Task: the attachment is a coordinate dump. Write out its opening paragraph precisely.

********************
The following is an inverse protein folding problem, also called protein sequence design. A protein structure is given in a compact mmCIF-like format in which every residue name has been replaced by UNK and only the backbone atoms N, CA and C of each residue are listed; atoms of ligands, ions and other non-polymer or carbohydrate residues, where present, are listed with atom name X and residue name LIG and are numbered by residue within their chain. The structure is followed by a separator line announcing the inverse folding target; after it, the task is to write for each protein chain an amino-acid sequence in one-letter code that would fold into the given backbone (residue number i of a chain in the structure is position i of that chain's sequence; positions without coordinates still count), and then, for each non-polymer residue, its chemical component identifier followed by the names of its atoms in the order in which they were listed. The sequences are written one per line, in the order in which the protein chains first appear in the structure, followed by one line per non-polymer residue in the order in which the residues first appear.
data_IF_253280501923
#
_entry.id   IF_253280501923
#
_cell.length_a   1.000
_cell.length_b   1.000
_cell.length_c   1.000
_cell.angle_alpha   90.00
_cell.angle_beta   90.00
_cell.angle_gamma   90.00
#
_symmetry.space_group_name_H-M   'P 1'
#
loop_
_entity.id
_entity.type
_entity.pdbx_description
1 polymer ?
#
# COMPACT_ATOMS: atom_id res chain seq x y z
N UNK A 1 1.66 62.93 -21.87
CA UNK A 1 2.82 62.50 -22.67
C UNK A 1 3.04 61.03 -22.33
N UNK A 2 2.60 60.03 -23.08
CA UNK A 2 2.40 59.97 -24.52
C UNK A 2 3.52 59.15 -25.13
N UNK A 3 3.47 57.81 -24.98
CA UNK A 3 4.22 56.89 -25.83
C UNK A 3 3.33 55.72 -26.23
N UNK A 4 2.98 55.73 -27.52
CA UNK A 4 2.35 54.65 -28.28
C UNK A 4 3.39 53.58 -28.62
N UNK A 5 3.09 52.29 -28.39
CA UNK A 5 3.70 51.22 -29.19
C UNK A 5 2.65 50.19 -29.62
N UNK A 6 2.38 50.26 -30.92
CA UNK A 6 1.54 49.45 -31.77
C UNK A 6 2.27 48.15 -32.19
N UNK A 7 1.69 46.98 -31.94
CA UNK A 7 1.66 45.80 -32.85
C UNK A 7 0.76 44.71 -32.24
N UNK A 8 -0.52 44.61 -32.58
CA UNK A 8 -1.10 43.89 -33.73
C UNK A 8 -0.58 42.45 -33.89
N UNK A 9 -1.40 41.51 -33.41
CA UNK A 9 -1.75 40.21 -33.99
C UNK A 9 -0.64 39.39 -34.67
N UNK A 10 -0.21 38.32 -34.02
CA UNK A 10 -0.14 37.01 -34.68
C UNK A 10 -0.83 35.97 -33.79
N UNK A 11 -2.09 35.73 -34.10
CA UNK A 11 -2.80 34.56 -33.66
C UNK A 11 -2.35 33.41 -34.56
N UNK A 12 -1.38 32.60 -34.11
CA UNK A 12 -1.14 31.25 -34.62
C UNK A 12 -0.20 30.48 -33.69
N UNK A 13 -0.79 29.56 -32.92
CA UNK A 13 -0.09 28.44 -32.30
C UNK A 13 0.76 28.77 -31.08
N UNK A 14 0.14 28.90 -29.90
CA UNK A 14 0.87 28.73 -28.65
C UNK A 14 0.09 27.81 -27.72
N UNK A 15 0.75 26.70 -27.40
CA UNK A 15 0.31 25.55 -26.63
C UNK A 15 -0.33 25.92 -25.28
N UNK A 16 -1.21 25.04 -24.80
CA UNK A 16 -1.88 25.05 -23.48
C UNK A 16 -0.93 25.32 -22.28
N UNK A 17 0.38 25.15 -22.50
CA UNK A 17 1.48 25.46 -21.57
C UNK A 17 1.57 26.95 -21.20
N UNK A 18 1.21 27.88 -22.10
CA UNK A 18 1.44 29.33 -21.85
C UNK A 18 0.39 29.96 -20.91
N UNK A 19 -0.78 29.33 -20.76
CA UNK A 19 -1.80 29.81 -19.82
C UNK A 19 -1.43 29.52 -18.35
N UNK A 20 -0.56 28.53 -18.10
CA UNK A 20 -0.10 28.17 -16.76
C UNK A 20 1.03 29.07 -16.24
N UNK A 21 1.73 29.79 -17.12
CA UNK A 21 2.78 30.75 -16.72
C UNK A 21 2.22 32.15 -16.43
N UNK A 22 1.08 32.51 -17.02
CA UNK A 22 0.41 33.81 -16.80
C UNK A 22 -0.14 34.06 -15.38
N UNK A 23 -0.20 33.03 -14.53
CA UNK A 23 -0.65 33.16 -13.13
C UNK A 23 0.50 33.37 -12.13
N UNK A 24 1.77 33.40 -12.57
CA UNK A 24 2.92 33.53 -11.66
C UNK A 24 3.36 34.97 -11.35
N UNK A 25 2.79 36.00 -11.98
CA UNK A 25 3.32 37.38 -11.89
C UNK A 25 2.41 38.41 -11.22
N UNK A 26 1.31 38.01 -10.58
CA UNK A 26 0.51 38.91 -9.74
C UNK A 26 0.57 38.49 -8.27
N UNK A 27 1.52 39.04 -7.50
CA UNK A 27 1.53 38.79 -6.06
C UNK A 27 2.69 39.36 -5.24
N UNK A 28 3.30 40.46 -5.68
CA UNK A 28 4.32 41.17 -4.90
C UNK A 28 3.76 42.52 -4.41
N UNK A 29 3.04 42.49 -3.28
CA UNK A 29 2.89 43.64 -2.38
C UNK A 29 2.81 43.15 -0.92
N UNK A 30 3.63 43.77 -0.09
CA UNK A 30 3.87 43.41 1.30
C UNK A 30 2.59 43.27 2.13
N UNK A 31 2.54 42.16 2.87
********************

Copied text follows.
The following is an inverse protein folding problem, also called protein sequence design. A protein structure is given in a compact mmCIF-like format in which every residue name has been replaced by UNK and only the backbone atoms N, CA and C of each residue are listed; atoms of ligands, ions and other non-polymer or carbohydrate residues, where present, are listed with atom name X and residue name LIG and are numbered by residue within their chain. The structure is followed by a separator line announcing the inverse folding target; after it, the task is to write for each protein chain an amino-acid sequence in one-letter code that would fold into the given backbone (residue number i of a chain in the structure is position i of that chain's sequence; positions without coordinates still count), and then, for each non-polymer residue, its chemical component identifier followed by the names of its atoms in the order in which they were listed. The sequences are written one per line, in the order in which the protein chains first appear in the structure, followed by one line per non-polymer residue in the order in which the residues first appear.